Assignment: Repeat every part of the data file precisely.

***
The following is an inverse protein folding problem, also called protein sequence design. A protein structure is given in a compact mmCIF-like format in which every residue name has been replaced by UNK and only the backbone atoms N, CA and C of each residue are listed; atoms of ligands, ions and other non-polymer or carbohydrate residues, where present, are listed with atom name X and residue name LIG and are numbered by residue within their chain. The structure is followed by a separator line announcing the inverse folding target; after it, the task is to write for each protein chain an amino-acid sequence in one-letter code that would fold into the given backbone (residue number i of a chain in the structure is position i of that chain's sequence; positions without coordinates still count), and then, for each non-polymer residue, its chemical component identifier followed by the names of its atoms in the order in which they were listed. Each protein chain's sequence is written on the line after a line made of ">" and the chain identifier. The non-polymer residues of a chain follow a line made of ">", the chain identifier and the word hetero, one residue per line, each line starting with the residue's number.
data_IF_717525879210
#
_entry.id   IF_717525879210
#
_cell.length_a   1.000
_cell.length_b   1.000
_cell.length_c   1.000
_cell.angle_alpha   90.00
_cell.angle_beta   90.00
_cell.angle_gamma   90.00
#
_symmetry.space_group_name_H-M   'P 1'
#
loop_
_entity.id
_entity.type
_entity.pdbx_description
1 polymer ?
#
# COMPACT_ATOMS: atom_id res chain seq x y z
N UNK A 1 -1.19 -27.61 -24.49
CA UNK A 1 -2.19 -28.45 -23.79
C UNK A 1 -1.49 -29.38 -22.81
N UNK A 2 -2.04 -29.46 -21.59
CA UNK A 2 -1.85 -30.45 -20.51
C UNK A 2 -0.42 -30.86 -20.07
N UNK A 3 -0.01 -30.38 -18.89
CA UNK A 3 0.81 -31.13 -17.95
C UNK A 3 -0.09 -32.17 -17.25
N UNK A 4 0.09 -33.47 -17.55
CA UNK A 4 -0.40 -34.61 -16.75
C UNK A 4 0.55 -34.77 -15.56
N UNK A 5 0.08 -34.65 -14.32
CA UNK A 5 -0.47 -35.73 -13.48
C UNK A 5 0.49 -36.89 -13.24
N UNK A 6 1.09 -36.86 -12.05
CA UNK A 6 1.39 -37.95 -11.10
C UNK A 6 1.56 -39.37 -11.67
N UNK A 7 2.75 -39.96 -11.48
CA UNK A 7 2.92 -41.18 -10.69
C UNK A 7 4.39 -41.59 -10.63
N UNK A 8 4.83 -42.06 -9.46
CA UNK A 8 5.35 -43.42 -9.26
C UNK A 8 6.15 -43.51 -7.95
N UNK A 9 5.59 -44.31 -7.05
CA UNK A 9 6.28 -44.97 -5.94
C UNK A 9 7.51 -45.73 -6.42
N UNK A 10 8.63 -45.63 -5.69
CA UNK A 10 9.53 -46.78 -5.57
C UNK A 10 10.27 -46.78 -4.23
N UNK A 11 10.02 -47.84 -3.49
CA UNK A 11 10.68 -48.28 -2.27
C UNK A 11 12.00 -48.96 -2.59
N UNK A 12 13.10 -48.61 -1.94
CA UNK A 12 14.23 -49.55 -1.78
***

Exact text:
The following is an inverse protein folding problem, also called protein sequence design. A protein structure is given in a compact mmCIF-like format in which every residue name has been replaced by UNK and only the backbone atoms N, CA and C of each residue are listed; atoms of ligands, ions and other non-polymer or carbohydrate residues, where present, are listed with atom name X and residue name LIG and are numbered by residue within their chain. The structure is followed by a separator line announcing the inverse folding target; after it, the task is to write for each protein chain an amino-acid sequence in one-letter code that would fold into the given backbone (residue number i of a chain in the structure is position i of that chain's sequence; positions without coordinates still count), and then, for each non-polymer residue, its chemical component identifier followed by the names of its atoms in the order in which they were listed. Each protein chain's sequence is written on the line after a line made of ">" and the chain identifier. The non-polymer residues of a chain follow a line made of ">", the chain identifier and the word hetero, one residue per line, each line starting with the residue's number.
data_IF_717525879210
#
_entry.id   IF_717525879210
#
_cell.length_a   1.000
_cell.length_b   1.000
_cell.length_c   1.000
_cell.angle_alpha   90.00
_cell.angle_beta   90.00
_cell.angle_gamma   90.00
#
_symmetry.space_group_name_H-M   'P 1'
#
loop_
_entity.id
_entity.type
_entity.pdbx_description
1 polymer ?
#
# COMPACT_ATOMS: atom_id res chain seq x y z
N UNK A 1 -1.19 -27.61 -24.49
CA UNK A 1 -2.19 -28.45 -23.79
C UNK A 1 -1.49 -29.38 -22.81
N UNK A 2 -2.04 -29.46 -21.59
CA UNK A 2 -1.85 -30.45 -20.51
C UNK A 2 -0.42 -30.86 -20.07
N UNK A 3 -0.01 -30.38 -18.89
CA UNK A 3 0.81 -31.13 -17.95
C UNK A 3 -0.09 -32.17 -17.25
N UNK A 4 0.09 -33.47 -17.55
CA UNK A 4 -0.40 -34.61 -16.75
C UNK A 4 0.55 -34.77 -15.56
N UNK A 5 0.08 -34.65 -14.32
CA UNK A 5 -0.47 -35.73 -13.48
C UNK A 5 0.49 -36.89 -13.24
N UNK A 6 1.09 -36.86 -12.05
CA UNK A 6 1.39 -37.95 -11.10
C UNK A 6 1.56 -39.37 -11.67
N UNK A 7 2.75 -39.96 -11.48
CA UNK A 7 2.92 -41.18 -10.69
C UNK A 7 4.39 -41.59 -10.63
N UNK A 8 4.83 -42.06 -9.46
CA UNK A 8 5.35 -43.42 -9.26
C UNK A 8 6.15 -43.51 -7.95
N UNK A 9 5.59 -44.31 -7.05
CA UNK A 9 6.28 -44.97 -5.94
C UNK A 9 7.51 -45.73 -6.42
N UNK A 10 8.63 -45.63 -5.69
CA UNK A 10 9.53 -46.78 -5.57
C UNK A 10 10.27 -46.78 -4.23
N UNK A 11 10.02 -47.84 -3.49
CA UNK A 11 10.68 -48.28 -2.27
C UNK A 11 12.00 -48.96 -2.59
N UNK A 12 13.10 -48.61 -1.94
CA UNK A 12 14.23 -49.55 -1.78